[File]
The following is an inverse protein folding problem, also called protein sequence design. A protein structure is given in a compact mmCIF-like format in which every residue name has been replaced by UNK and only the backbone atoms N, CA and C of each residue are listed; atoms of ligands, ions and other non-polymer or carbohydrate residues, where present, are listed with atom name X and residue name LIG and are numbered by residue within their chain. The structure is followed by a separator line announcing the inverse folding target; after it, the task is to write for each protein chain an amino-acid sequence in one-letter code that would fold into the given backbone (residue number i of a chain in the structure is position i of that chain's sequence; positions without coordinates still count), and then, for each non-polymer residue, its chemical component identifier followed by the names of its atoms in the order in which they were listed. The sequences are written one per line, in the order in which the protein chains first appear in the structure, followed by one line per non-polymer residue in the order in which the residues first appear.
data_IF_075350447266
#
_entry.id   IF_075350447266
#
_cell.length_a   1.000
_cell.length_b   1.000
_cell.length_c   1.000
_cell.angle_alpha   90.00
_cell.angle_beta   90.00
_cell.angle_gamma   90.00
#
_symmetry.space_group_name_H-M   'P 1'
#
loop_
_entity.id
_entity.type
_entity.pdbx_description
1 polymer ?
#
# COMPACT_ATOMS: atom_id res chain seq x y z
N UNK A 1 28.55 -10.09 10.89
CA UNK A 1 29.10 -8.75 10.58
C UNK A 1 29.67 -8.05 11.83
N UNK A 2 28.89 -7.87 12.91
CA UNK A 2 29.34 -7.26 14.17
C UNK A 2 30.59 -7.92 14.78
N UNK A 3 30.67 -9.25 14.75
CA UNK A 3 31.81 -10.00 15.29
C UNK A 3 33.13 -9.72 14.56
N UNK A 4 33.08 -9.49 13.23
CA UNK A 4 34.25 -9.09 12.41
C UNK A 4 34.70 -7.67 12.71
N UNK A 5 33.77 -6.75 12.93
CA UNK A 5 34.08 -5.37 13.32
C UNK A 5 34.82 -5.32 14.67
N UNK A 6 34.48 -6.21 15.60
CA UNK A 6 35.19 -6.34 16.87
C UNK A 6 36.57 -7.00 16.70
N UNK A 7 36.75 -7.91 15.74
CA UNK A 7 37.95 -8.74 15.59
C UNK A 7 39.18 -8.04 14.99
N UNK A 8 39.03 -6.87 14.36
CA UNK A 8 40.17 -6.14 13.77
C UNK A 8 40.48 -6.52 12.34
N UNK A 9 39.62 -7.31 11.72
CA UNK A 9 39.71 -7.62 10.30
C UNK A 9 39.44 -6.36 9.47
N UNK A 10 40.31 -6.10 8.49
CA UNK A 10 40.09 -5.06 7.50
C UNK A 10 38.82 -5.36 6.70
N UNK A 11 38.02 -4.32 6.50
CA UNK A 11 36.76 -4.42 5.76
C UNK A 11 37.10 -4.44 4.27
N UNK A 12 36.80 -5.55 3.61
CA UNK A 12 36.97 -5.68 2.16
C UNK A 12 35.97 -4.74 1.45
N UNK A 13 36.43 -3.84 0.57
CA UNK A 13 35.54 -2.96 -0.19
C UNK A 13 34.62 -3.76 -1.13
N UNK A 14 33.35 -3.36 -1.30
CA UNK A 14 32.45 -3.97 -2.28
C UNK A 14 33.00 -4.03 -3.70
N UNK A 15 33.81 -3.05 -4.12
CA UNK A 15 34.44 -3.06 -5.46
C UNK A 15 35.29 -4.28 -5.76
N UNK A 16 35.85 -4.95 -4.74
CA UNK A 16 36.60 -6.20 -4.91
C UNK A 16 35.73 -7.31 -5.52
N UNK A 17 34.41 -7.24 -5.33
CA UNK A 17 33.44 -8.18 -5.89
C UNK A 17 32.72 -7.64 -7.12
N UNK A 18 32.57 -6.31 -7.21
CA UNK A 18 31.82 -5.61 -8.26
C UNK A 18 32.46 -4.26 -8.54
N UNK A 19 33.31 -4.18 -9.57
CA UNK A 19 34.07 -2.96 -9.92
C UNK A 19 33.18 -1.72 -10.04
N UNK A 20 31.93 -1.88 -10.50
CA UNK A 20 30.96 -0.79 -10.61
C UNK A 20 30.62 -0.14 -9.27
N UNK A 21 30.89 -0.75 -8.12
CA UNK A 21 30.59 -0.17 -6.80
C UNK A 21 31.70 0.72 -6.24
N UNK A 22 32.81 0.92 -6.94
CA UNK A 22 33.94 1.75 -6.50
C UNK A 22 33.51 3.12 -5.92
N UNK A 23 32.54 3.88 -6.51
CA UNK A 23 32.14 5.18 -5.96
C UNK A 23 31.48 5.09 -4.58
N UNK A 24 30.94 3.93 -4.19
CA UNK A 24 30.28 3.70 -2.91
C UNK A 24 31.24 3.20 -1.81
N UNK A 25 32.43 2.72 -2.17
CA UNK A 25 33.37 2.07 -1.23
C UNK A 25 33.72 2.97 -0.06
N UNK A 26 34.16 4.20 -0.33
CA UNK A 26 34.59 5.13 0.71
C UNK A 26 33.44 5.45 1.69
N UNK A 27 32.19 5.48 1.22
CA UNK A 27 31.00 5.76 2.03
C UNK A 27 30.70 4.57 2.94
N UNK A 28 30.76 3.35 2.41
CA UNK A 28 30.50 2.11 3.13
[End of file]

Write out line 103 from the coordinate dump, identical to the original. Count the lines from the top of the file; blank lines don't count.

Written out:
N UNK A 28 30.76 3.35 2.41